It seems that British Columbia’s (BC) gaming regulator no longer trusts some of its workers to do their jobs.
The British Columbia Lottery Corporation (BCLC) has seemingly had enough of the shenanigans at local casinos and has now decided to bring in a third party to make sure all the rules are being followed.
The body announced this week that it will bring in outside auditors to “undertake independent monitoring of BC’s three busiest casinos to support their compliance.”
It comes at a time when provincial casinos are under heavy scrutiny for allegedly allowing money laundering, as well as cash transactions well beyond allowable limits.
“It is essential that BCLC work together with our casino service providers to ensure that source of funds declarations completely and accurately record the necessary information as one means to help keep dirty money out of B.C. casinos,” declared BCLC CEO Jim Lightbody in a statement.
Eyes on the Ground Join the Eye in the Sky
The additional checks will be implemented at three casinos – The River Rock Rock Casino in the suburb of Richmond, the Grand Villa Casino in neighboring Burnaby, and the brand new Parq Casino in downtown Vancouver.
The extra set of eyes will focus on making sure that Casino Service Providers are properly documenting all cash transactions of $10,000 or more. That’s the financial threshold before a transaction must be reported to financial regulators.
In late August, reports surfaced that casino employees had shredded records of large cash transactions. In theory, that would allow a casino patron to make multiple transactions of over $10,000 in a single day, without it having to be reported.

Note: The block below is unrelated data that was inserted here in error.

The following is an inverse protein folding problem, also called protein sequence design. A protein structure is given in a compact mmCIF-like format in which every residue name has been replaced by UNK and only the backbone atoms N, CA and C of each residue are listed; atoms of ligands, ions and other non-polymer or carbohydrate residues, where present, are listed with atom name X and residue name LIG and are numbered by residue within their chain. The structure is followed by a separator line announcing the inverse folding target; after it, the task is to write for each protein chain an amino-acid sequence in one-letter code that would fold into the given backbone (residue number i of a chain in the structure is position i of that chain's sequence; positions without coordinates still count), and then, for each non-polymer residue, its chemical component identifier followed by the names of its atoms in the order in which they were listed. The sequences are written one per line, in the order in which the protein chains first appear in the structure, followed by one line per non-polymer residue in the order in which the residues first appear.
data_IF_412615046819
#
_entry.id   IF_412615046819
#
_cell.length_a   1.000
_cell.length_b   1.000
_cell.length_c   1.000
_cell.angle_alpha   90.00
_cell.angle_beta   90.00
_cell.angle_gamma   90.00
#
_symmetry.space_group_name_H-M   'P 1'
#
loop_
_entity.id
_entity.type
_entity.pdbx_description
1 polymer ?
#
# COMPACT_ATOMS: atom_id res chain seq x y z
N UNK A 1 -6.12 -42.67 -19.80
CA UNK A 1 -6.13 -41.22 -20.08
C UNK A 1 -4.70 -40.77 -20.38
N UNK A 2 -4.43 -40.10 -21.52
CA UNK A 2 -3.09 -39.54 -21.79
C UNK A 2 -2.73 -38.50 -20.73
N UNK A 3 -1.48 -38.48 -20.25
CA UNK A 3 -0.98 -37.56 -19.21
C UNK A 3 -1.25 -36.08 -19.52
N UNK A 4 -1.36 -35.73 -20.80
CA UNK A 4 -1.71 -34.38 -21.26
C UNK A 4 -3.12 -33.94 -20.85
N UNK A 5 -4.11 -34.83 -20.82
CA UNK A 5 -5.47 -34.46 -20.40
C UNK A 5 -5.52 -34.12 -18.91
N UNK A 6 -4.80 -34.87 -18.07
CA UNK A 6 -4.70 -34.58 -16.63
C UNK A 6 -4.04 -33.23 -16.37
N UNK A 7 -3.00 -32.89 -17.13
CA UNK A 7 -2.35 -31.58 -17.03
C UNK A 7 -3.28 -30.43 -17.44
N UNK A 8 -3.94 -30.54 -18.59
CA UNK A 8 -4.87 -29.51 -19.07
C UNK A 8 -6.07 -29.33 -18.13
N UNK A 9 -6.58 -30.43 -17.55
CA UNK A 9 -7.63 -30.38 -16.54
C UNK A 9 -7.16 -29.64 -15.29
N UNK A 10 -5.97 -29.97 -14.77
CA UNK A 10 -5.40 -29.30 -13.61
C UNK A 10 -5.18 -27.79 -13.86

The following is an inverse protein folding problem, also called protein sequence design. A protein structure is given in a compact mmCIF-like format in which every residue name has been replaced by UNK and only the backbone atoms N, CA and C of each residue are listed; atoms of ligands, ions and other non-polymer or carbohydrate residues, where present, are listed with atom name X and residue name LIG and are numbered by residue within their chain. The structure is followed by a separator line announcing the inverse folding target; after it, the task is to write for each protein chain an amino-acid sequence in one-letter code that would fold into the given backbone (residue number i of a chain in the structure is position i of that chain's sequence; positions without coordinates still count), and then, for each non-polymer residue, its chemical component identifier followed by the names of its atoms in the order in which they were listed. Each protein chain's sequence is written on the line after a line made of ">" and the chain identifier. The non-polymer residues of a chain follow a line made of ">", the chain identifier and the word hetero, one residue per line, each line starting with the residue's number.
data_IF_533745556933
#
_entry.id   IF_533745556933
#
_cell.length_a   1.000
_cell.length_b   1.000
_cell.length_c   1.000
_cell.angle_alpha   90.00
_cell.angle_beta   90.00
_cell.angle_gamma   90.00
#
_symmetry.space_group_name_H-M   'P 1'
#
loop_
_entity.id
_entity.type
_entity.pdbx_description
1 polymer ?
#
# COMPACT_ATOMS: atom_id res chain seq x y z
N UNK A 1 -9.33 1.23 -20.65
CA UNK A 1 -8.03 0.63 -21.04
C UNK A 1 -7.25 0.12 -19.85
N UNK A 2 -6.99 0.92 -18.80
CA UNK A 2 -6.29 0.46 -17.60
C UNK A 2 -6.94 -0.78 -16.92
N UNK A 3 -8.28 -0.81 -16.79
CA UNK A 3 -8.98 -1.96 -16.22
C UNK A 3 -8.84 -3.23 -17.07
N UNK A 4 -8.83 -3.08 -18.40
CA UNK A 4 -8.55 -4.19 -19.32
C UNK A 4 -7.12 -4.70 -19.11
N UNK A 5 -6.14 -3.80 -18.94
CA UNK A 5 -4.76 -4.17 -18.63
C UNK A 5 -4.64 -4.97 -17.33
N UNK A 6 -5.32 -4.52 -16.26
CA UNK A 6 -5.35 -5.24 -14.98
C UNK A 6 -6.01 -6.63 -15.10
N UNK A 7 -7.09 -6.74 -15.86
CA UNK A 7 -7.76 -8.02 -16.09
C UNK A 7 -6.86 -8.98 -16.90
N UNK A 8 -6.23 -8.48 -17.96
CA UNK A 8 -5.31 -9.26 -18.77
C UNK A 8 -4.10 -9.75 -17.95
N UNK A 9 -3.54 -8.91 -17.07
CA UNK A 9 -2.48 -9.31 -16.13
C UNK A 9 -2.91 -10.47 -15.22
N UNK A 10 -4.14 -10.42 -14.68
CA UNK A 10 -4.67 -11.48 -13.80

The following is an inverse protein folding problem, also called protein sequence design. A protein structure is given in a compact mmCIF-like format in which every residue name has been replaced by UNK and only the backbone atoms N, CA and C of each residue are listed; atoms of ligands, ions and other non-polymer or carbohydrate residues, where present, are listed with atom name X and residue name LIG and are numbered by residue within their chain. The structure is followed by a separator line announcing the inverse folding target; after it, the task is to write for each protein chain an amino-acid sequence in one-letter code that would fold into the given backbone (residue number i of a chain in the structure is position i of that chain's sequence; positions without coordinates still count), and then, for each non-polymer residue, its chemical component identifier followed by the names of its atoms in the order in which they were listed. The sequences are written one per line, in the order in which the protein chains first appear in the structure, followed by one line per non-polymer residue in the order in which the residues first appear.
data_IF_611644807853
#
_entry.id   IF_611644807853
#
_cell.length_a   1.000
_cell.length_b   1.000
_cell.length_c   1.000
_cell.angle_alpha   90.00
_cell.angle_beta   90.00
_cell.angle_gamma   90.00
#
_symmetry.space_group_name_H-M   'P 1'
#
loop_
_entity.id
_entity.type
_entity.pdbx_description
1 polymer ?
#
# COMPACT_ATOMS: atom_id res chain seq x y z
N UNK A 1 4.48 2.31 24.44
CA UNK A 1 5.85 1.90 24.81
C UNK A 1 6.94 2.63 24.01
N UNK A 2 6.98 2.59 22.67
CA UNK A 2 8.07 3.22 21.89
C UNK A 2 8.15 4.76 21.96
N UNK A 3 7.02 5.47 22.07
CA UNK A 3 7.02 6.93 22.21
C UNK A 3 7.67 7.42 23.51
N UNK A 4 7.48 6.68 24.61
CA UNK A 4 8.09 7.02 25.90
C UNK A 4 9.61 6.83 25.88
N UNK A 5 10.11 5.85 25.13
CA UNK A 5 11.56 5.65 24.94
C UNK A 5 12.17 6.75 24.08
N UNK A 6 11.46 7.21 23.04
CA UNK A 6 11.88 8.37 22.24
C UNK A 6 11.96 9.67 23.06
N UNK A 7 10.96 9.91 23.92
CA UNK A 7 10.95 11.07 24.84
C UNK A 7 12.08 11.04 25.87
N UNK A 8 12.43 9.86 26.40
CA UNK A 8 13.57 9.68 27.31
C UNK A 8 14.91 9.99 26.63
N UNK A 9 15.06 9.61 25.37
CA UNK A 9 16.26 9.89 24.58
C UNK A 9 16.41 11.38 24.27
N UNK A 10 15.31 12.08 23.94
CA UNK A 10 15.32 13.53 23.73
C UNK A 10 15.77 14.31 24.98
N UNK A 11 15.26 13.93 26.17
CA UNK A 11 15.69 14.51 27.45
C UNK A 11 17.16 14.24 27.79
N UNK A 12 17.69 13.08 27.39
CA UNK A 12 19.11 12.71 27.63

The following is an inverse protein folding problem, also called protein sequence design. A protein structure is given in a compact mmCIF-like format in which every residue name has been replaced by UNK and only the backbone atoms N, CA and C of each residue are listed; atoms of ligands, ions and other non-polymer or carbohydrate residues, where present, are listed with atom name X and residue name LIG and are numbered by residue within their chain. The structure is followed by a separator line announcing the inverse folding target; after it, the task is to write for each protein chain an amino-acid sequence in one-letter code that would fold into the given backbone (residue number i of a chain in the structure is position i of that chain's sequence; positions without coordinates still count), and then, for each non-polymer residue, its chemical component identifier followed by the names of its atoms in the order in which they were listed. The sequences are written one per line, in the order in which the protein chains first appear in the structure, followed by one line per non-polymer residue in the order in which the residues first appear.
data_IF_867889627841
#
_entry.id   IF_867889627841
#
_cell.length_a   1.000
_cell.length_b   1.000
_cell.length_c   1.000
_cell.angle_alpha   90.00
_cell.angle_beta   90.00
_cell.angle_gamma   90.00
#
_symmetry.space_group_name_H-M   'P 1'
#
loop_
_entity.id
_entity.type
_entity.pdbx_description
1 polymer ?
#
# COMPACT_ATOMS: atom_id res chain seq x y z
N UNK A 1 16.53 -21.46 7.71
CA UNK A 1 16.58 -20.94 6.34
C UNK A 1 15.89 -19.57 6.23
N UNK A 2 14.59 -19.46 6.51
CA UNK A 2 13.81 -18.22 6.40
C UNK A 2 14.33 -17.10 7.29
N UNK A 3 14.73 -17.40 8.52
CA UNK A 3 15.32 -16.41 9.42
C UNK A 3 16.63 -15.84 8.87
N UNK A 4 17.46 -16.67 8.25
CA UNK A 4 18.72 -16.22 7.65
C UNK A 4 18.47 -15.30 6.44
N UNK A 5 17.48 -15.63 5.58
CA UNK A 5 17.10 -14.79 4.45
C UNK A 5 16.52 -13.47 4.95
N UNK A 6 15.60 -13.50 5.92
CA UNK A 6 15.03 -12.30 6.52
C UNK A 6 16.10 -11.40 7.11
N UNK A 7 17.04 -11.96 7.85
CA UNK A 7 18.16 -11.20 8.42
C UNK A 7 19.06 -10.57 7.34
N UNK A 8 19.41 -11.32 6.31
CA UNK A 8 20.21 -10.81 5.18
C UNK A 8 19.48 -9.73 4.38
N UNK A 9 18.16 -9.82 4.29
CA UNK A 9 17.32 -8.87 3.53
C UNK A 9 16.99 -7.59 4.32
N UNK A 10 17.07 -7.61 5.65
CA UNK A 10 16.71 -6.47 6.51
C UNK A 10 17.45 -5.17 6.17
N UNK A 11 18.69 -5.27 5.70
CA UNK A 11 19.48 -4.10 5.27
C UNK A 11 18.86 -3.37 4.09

That revelation came on the heels of a bombshell report called “Dirty Money,” which outlined how international criminal organizations had for years been using BC’s casinos launder their money.
Those findings have since sparked subsequent investigations, including a look at how that influx of money may have affected soaring real estate prices in Vancouver.
The extra enforcement won’t be limited to simply monitoring large transactions.
In addition to those strict new checks, regulators have also installed new procedures to ensure they know exactly where any large sums of money are coming from.
- Casino workers must gather a “source of funds declaration” for all transactions of $10,000 or more.
- The customer is required to provide information on the bank, branch, and account number associated with their buy-in.
- If the patron can’t provide the required information, or refuses to provide a signature on the declaration, the transaction must be declined, and the casino is required to notify gaming officials.
Prior to those rules being implemented, one Vancouver-area casino reportedly took in some $2.5 million in transactions over $10,000 between 2017 and 2017.
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